Tuesday, February 26, 2013

'Winning' in Las Vegas

At least once a year my wife and I take a trip out to Las Vegas. This tradition started many years ago - without me.

For many years, my wife would make this trip with her sisters and/or friends and I would stay home, secure in the belief that Sin City was beneath me. I had no use for all the glitz and glitter and would just as soon stay home with the kids, thank you.

My first time:

This changed about 15 years ago when a group of relatives and friends were taking an excursion flight from Minneapolis and our youngest agreed to stay - was eager to stay - with relatives while we were away. So, what the hell, I'll go along to see what this is all about.

I don't remember much about that first trip other than we stayed up all night before leaving. We had to leave for the airport at 2 AM in order to catch the plane so why go to sleep. The plane was full of pumped up people so there wasn't much sleep to be had during the flight. And how can you sleep in Vegas. (Maybe that's why I don't remember much.)

The other thing I remember about this first time is that it was pretty hard on my ego. Say hello to the slot machine. I put my money in and I played. Well this was fun after all. I won a little and then I lost it right back. There are all the lights and wheels and bells. Things to watch and things to cheer for. And everyone around you doing the same thing and having fun (?). So I'd win a little more but then pretty soon it was all gone. WTF? What's the fun in this, right? So, I thought, I am smarter than a stupid machine, so I will just come up with a system for winning. You know about systems, right? We've all tried 'em. I did things like trying to time my bets so I would have the most money bet when the wheels rolled a winner. That was my favorite and, no, it didn't work. I have been trained in scientific research and had worked in that field for many years so I understood statistics and probability. This trip was a painful lesson in what random really means (with a bit of weighting of the odds - away from me).

I don't like to lose. No, I REALLY don't like to lose. By the time we got on that plane for home I had lost most of what I took with. I was severely depressed and sincerely humbled. My wife, who is much luckier at these things than me, kept telling me not to get so upset. She'd say things like; "Look at all the fun you had"; "You'll win next time."; and my favorite; "I won so we've come out pretty even." Somehow that wasn't the same. I don't think it was so much about the money. Well, yes it was.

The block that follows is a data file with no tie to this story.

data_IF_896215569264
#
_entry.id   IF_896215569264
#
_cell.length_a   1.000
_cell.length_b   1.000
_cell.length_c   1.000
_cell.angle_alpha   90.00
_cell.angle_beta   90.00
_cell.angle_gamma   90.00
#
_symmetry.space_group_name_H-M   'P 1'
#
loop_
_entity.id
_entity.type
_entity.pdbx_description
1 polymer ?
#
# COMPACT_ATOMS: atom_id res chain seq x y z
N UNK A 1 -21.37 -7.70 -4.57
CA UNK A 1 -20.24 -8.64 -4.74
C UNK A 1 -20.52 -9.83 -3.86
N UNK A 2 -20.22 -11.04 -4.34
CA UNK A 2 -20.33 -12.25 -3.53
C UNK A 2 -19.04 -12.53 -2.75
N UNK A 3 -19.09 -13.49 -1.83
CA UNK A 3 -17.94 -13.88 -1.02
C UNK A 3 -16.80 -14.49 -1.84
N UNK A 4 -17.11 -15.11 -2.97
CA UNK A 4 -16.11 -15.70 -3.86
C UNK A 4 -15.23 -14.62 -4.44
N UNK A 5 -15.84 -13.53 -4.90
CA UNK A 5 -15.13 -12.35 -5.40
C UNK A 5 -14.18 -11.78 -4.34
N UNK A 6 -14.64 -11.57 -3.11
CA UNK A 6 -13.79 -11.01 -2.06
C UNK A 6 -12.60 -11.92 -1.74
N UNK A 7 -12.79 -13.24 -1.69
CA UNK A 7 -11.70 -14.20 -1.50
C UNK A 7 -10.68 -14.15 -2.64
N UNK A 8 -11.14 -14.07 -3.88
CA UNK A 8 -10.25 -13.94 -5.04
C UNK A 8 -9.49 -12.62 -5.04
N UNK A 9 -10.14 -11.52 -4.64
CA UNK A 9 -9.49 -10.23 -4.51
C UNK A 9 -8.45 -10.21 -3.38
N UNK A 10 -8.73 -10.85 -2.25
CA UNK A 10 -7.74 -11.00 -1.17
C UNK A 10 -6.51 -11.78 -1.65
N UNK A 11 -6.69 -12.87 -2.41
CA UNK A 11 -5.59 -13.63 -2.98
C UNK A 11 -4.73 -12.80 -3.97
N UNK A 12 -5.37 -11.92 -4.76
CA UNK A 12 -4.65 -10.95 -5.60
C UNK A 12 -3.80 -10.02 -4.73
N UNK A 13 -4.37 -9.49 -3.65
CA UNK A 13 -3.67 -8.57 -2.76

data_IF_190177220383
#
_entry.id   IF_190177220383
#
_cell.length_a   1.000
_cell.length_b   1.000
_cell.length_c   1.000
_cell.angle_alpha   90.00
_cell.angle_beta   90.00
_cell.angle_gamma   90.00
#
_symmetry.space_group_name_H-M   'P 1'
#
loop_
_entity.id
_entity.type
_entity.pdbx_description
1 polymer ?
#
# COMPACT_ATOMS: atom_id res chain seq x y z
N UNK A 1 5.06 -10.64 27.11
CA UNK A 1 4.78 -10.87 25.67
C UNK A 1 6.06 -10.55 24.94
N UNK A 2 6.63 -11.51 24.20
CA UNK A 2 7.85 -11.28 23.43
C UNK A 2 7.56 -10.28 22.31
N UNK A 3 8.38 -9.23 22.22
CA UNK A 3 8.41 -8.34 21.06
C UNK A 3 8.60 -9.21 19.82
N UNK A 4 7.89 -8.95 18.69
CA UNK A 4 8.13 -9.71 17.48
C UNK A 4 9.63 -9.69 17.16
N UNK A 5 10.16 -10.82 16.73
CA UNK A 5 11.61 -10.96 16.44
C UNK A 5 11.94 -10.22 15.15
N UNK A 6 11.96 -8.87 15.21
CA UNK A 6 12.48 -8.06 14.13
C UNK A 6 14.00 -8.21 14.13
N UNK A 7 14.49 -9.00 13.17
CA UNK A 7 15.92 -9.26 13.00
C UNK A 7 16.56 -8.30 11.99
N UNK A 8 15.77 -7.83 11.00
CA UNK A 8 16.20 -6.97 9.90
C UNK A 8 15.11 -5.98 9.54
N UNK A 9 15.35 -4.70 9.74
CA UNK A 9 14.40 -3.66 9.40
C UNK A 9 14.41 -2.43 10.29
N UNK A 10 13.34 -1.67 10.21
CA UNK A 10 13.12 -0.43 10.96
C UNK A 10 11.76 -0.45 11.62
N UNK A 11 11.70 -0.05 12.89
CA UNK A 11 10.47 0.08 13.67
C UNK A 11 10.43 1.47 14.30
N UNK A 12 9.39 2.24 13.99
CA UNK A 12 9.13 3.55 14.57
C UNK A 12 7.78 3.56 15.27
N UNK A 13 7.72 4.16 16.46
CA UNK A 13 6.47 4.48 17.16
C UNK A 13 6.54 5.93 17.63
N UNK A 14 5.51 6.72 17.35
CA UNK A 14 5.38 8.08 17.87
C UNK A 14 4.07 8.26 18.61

Okay, I'm ready now:

But I got over it pretty quickly once I was home and the year passed and when it came time to plan another trip I was right in there planning along with everyone else. I was hooked. The thing is, even thought I wasn't very good at playing the machines I still had a great time. There was so much to see and do that didn't involve gambling. The whole place glowed and jingled and the crazy, wild, colorful people everywhere. My work had shifted from research to computer systems support and I had less and less time away from work when I wasn't on call or connected to the network systems I supported (both physically and mentally).  There was something about all the lights and sounds - and the whole spirit of the place - that put my work totally out of my mind and for once I could relax. I was like a little child and the bells and whistles were the only distraction that could hold my attention.

'Beating' the odds:

I remember even less about the next trip.  I resolved to have it out with the slot machines and come to terms with this gambling thing once and for all.  With all the fun times I was having in Vegas, I couldn't let this gambling thing ruin it. I'd done some reading between trips and one tip struck me as sensible. Before you start at any game have a loss limit AND a win limit. And when either of these is met you get up and leave the game. So I tried it. No matter what I started with I would stand up and leave when I'd lost half. If I doubled my stake I would set that double amount as my new loss limit and leave if I went back below it. The other thing I did was to ALWAYS convert what I had left back into cash and put it into my pocket. That way I would always be able to cash in something and I would never be broken by the game if I was loosing. This is a very subtle point and it may sound silly to you but it has made all the difference for me. I am never beaten. I play the games and take anything they want to give me (large jackpots or small) and say thank you very much and walk over to the cashier and smile while she counts out my winnings (or my salvage). Win or lose, I cash it in either way and it feels good.

One more trick (or mind game, if you will): When I start the day, I put all my stake in my left pocket and draw from this pocket for every game. As I cash in my 'winnings' I put that money in my right pocket - and leave it there. When my left pocket is empty I quit and do something else - like sit and watch my wife win. I am always amazed at how much money I have in my right pocket at the end of the day. Of course, if I follow my rules my 'winning' pocket will never have less than half what I started with.

Over the years, I have usually taken $200.00 to $500.00 along with me to gamble while I'm in Vegas. I usually bring most of it back home with me - after running it through the games many times. I don't gamble to win, I just like playing the games. And I'll play as long as they'll 'let' me.